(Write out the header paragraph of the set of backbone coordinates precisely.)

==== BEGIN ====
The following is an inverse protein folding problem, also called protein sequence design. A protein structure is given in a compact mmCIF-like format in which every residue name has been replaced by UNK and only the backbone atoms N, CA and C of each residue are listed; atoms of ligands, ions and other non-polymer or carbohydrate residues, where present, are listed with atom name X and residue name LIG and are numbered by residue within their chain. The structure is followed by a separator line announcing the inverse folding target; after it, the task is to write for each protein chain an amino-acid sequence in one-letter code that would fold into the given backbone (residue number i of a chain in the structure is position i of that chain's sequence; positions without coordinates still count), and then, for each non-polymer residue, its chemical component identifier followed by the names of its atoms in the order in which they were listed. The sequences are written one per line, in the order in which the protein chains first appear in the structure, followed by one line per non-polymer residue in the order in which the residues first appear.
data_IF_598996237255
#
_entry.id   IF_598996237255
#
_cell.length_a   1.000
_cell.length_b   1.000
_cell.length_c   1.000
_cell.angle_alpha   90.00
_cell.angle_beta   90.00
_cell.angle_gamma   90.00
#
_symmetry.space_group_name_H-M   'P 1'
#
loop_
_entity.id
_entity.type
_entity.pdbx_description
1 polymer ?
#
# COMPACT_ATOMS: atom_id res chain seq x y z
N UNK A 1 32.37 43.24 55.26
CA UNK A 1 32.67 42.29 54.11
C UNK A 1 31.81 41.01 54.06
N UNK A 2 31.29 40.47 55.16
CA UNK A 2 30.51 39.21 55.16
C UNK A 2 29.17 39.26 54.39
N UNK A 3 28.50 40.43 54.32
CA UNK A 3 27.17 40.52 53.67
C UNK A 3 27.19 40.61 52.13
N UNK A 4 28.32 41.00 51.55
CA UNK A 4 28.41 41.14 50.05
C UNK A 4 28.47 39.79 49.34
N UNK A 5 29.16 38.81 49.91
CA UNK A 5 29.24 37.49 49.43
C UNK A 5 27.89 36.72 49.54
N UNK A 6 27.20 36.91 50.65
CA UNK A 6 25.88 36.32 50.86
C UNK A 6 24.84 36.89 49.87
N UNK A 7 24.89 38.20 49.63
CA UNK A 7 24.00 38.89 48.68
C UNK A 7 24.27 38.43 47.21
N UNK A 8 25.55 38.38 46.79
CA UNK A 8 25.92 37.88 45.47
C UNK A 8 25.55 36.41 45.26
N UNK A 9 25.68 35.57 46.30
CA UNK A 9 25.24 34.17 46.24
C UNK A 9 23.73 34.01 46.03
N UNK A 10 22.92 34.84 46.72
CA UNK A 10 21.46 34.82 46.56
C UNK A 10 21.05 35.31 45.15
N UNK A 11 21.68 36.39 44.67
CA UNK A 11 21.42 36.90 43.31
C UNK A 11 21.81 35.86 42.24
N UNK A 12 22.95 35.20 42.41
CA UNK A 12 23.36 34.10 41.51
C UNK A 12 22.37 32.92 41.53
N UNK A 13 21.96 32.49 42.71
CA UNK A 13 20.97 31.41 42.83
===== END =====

The following is an inverse protein folding problem, also called protein sequence design. A protein structure is given in a compact mmCIF-like format in which every residue name has been replaced by UNK and only the backbone atoms N, CA and C of each residue are listed; atoms of ligands, ions and other non-polymer or carbohydrate residues, where present, are listed with atom name X and residue name LIG and are numbered by residue within their chain. The structure is followed by a separator line announcing the inverse folding target; after it, the task is to write for each protein chain an amino-acid sequence in one-letter code that would fold into the given backbone (residue number i of a chain in the structure is position i of that chain's sequence; positions without coordinates still count), and then, for each non-polymer residue, its chemical component identifier followed by the names of its atoms in the order in which they were listed. The sequences are written one per line, in the order in which the protein chains first appear in the structure, followed by one line per non-polymer residue in the order in which the residues first appear.